Serena Williams Goes Ballistic Over Umpire Calls, Loses US Open Final

“When are you going to give me my apology?”

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Serena Williams blew up in her losing bid for the US Open title Saturday and many were upset on her behalf—including her opponent and eventual winner of their match, Naomi Osaka. 

Chair umpire Carlos Ramos, who first penalized her for receiving what appeared to be signals from coach Patrick Mouratoglou then later for breaking her racket, may have contributed to Williams’ loss. Some observers thought so. 

Williams’ responses to the umpire’s calls have been characterized as meltdowns, but that may not be totally fair. She reacted like pretty much any world-class athlete to what she saw as unfair rulings

This from a writer for the Washington Post was typical the pro-Serena camp:

Williams abused her racket, but Ramos did something far uglier: He abused his authority. Champions get heated — it’s their nature to burn. All good umpires in every sport understand that the heart of their job is to help temper the moment, to turn the dial down, not up, and to be quiet stewards of the event rather than to let their own temper play a role in determining the outcome. Instead, Ramos made himself the chief player in the women’s final. He marred Osaka’s first Grand Slam title and one of Williams’s last bids for all-time greatness. Over what? A tone of voice. Male players have sworn and cursed at the top of their lungs, hurled and blasted their equipment into shards, and never been penalized as Williams was in the second set of the U.S. Open final.

Pretty good case, especially the last sentence.

That said, the words Williams spoke in anger sparked less even-handed coverage. She reportedly told Ramos “You will never, ever be on another court of mine as long as you live. You’re the liar. When are you going to give me my apology? Say it! Say you’re sorry! You’re a thief too.”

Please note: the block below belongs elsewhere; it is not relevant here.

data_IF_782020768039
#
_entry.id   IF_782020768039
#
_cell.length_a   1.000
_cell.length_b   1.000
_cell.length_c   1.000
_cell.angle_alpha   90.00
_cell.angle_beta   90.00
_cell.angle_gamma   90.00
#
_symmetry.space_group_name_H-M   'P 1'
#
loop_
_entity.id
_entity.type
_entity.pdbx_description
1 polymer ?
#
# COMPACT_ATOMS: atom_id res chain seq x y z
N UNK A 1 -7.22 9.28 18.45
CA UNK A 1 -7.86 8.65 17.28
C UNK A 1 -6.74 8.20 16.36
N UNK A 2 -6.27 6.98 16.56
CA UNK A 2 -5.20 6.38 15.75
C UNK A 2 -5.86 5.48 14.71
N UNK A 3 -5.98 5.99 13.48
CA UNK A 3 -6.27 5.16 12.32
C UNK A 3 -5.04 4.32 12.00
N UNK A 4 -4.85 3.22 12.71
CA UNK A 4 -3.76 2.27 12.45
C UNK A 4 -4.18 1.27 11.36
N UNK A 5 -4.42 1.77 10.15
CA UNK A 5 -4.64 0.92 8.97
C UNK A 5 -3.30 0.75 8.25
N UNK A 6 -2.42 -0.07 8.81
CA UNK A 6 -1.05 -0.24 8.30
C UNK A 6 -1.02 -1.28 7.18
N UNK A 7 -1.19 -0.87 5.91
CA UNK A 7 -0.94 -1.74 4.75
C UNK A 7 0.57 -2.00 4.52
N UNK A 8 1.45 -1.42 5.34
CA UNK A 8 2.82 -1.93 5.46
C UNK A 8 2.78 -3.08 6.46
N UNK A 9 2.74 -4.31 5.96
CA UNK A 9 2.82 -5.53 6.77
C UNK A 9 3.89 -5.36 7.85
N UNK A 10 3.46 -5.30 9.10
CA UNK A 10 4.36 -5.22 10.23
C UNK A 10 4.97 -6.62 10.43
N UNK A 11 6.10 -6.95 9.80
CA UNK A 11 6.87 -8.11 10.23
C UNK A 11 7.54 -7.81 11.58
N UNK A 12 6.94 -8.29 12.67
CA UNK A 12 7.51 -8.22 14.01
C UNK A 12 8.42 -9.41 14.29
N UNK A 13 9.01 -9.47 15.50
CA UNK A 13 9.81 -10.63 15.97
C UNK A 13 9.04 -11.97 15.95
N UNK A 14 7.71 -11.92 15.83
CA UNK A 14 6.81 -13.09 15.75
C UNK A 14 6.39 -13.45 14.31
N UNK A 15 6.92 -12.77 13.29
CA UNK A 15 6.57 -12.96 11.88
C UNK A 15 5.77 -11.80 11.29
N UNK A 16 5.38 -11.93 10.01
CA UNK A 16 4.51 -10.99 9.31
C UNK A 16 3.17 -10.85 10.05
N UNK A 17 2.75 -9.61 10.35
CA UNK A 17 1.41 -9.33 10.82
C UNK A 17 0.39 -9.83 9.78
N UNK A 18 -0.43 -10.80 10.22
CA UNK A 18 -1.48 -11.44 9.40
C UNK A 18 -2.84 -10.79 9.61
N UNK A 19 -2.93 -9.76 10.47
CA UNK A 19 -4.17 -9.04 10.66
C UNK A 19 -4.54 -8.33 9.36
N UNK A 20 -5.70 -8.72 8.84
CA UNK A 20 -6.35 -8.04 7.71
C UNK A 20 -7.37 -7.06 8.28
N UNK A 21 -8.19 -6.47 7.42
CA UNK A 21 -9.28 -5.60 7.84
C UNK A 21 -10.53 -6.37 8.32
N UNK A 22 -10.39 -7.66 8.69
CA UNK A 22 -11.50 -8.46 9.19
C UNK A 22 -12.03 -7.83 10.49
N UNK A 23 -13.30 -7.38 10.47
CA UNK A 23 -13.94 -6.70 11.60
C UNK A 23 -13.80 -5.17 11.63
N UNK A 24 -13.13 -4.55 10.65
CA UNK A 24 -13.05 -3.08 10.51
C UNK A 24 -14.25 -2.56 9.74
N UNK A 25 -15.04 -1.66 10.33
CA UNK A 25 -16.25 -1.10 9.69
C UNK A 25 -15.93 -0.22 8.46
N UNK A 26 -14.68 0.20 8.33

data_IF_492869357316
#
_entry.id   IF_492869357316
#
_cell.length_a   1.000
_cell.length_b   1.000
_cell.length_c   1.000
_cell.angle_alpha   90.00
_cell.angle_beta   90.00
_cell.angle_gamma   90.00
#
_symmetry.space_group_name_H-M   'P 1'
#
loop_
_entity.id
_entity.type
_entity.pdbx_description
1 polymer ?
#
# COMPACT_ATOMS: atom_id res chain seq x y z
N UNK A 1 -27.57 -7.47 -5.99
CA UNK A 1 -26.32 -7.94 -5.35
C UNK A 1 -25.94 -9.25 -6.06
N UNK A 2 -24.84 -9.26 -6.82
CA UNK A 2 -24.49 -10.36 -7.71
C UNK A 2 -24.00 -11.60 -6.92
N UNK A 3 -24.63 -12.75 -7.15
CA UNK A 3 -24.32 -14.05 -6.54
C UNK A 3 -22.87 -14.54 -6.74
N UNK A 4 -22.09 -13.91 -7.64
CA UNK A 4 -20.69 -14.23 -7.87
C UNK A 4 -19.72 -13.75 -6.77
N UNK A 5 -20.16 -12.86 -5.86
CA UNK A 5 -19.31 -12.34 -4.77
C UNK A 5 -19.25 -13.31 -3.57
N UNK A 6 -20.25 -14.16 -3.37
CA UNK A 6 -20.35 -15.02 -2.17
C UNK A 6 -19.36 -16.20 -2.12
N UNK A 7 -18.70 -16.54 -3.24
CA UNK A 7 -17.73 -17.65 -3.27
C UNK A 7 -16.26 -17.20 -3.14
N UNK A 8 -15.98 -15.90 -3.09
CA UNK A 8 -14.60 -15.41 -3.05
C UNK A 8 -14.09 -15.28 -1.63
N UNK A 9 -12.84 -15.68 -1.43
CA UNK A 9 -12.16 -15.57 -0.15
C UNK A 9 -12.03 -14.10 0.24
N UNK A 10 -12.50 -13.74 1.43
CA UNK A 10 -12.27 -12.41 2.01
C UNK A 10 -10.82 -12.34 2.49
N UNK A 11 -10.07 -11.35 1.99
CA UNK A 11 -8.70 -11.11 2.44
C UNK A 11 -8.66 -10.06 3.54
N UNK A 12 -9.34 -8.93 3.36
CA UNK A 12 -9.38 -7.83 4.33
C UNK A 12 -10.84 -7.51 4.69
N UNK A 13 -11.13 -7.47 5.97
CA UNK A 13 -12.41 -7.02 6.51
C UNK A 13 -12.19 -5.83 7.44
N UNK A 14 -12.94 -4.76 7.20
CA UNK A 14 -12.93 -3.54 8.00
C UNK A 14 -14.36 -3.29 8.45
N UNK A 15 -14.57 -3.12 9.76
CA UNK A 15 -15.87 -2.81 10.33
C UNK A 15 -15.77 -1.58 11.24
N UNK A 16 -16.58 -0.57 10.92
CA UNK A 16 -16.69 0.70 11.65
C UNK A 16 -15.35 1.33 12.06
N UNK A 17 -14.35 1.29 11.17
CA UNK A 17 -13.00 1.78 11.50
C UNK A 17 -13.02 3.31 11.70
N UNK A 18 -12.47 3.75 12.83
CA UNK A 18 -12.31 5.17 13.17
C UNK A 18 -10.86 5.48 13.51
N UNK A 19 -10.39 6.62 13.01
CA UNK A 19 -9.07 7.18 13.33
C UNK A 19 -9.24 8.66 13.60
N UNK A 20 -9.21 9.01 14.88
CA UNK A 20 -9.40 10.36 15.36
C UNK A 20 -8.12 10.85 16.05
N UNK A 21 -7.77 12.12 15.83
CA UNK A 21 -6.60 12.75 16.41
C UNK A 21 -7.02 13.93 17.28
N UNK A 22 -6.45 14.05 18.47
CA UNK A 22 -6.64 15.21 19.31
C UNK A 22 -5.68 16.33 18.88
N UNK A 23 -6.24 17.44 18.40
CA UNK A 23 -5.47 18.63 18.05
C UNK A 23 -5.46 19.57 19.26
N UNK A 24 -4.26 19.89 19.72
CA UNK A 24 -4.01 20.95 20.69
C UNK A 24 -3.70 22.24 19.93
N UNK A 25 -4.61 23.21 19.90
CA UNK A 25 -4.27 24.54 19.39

Some felt she overshadowed Naomi Osaka’s win. Osaka was a model of good sportsmanship through it all, but clearly upset after her win, saying “I know everyone was cheering for her. I’m sorry it had to end like this.” 

Williams was compassionate toward her opponent. “I felt bad because I’m crying and she’s crying (…) I was like, wow, I definitely don’t want her to feel like that. Maybe it was the mom in me that was like, ‘Listen, we got to pull ourselves together here.'”

Viewers used social media to vent for and against Williams’ behavior.

In statements following the match, Williams has been clear about what she felt: “I’m here fighting for women’s rights and for women’s equality and for all kinds of stuff. For me to say ‘thief’ and for him to take a game, it made me feel like it was a sexist remark.”

When past umpire reactions to the words and actions of men on the court are compared to Williams’, you can see her case. 

Regardless of whether Serena Williams is right about sexism or not, she’s apparently going to pay for this.

Still, it sounds like professional tennis should address issues regarding differing standards for the behavior of players—standards that may be based in gender. 

Maybe they’re already overdue.